Can An Inefficient Counsel's Advice Lead to a Defendant's Waiver of Mitigation Unknowingly ?
In State v. Larzelere, 979 So. 2d 195, 204 (Fla. 2008), the court agreed with the postconviction court's ruling that "Larzelere's waiver could not have been made knowingly and intelligently because her counsel was unable to adequately advise her regarding potential mitigation," and that counsel's performance was deficient because counsel did not sufficiently investigate possible mitigation. 979 So. 2d at 203;
See also State v. .Pearce, 994 So. 2d 1094, 1102-03 (Fla. 2008) (finding competent substantial evidence to support the trial court's finding that counsel did not spend sufficient time to prepare for mitigation prior to Pearce's waiver).
In Spann v. State, 985 So. 2d 1059 (Fla. 2008), the court found Spann's argument that his waiver was involuntary because of his ongoing depression to be without merit. Id. at 1072.
The Court found that Spann failed to demonstrate he was depressed at the time he waived his rights to present mitigation where the "only evidence indicating a diagnosis and treatment for depression was Spann's transfer form from Martin County Jail to Florida State Prison." Id.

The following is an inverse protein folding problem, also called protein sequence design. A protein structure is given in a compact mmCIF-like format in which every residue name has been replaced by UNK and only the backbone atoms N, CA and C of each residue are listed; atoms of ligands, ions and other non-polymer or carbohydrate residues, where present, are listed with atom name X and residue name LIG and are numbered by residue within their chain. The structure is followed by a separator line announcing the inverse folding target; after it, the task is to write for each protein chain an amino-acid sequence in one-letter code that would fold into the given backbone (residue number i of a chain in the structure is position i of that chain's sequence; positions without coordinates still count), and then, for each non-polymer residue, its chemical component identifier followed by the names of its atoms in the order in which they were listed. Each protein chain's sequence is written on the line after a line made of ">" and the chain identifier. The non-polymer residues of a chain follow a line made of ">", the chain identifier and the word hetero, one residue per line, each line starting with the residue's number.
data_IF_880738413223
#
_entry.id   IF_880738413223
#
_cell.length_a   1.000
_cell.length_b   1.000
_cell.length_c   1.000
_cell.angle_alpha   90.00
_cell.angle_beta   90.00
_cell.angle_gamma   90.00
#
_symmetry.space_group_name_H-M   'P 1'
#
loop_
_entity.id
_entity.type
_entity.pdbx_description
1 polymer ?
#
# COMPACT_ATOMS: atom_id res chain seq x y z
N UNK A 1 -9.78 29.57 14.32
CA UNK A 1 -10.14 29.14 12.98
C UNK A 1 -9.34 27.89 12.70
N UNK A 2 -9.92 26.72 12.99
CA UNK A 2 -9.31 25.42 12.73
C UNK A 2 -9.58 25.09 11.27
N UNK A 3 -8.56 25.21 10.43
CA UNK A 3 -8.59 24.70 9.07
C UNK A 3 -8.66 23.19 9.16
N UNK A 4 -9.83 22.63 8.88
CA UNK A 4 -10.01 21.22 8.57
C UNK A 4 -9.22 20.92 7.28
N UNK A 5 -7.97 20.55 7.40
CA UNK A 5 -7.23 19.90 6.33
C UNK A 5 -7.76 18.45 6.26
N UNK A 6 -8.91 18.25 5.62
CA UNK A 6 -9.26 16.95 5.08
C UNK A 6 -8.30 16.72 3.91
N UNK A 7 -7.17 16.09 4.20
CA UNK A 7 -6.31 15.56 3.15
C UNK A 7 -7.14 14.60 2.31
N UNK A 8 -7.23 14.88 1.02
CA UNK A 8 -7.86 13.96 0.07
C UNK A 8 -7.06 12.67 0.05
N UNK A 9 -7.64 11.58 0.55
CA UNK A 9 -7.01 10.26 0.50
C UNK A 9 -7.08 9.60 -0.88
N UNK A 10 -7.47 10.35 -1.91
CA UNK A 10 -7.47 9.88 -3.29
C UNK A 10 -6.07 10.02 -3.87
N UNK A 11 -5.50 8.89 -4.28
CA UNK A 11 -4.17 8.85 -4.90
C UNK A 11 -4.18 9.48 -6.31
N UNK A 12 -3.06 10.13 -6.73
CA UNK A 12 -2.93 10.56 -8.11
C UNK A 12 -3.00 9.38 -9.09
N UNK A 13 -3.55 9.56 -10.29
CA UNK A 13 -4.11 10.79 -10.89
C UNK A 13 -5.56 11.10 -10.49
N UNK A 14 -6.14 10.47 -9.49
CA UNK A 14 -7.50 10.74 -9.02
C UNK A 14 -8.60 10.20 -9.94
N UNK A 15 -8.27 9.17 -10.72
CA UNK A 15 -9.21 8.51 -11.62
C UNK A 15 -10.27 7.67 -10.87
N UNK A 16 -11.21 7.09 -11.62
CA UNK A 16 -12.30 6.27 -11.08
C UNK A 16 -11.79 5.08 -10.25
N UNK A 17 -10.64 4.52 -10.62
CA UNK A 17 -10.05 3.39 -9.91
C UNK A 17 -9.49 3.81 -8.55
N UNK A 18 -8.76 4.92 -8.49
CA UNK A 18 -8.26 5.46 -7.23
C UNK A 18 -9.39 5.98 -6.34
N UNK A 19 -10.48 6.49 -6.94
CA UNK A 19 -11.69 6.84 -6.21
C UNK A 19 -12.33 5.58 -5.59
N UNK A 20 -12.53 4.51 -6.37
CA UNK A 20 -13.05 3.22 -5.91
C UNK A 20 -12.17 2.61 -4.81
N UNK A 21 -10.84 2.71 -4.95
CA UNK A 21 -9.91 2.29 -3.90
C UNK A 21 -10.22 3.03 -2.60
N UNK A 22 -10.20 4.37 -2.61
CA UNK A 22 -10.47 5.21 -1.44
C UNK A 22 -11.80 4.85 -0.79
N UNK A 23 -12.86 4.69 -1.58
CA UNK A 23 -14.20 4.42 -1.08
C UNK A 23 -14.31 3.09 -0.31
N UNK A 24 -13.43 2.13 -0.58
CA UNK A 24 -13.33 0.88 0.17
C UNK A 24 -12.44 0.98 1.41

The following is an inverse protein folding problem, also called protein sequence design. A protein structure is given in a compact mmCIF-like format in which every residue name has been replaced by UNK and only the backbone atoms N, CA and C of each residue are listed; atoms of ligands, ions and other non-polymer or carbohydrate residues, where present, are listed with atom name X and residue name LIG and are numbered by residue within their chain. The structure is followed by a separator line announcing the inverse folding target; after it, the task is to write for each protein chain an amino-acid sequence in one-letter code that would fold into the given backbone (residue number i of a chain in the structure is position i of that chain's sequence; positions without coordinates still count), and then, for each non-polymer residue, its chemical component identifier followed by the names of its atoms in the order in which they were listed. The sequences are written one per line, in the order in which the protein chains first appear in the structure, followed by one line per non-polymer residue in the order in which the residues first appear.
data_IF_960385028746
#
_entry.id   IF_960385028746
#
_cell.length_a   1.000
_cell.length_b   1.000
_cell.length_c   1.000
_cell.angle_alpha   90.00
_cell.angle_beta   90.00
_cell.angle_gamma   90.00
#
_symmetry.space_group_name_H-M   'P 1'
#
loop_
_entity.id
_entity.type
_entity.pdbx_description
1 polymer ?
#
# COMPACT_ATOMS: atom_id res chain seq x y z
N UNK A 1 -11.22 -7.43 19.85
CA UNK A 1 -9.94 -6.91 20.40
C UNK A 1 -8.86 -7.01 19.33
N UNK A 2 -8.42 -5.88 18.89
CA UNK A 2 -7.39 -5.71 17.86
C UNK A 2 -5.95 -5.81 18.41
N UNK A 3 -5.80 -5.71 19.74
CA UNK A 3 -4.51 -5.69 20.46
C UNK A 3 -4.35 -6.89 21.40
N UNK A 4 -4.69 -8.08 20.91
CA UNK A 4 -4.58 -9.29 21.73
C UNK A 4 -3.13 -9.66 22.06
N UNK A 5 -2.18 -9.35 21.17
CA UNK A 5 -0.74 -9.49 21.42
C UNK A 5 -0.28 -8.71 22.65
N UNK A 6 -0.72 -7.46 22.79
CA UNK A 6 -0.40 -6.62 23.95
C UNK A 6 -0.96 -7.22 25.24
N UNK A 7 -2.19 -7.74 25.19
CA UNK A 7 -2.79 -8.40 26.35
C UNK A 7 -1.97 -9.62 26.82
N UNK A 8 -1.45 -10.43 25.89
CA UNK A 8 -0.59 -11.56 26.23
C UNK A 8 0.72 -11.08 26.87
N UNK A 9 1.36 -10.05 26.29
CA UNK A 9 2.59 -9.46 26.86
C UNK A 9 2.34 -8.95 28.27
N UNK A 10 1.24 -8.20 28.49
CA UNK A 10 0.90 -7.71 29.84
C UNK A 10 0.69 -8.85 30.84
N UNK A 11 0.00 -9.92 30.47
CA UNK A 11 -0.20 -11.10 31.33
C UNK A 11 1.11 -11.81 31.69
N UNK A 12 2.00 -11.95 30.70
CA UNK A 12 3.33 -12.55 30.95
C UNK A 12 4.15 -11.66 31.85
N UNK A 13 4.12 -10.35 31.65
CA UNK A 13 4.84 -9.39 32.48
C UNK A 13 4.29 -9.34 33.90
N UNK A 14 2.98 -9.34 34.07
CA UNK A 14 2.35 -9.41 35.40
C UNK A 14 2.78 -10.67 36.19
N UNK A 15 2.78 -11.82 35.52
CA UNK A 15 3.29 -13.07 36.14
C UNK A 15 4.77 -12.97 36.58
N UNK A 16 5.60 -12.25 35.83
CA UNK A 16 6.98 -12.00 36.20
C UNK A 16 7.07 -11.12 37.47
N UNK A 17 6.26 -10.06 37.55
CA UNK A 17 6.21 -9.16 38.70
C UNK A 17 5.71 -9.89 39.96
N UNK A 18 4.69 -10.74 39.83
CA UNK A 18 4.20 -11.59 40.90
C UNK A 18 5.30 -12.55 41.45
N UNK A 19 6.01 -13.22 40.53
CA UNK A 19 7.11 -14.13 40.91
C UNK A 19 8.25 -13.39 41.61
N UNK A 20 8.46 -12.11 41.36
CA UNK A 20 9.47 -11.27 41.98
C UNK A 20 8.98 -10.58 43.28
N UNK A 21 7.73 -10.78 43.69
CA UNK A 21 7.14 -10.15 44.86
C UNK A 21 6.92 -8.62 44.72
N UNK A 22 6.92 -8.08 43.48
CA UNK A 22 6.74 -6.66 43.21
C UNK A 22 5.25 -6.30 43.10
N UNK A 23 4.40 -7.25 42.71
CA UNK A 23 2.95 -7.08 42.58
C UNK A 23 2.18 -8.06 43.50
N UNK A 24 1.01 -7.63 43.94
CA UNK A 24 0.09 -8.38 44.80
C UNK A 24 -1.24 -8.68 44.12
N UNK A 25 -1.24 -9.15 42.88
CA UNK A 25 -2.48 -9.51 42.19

Further, we noted that while the form indicated Spann was on medication for depression, the diagnosis and treatment occurred after Spann's trial and at the hearing where Spann waived his rights, he indicated he was not on medication. Id.
The Court also found that counsel was not ineffective where counsel investigated possible mitigation and discussed it with Spann before he entered his waiver. Id.
Also dissimilar is our analysis in Gill v. St ate, 14 So. 3d 946 (Fla. 2009), where the Court considered whether a mentally ill person can enter a knowing, intelligent guilty plea and waive mitigation.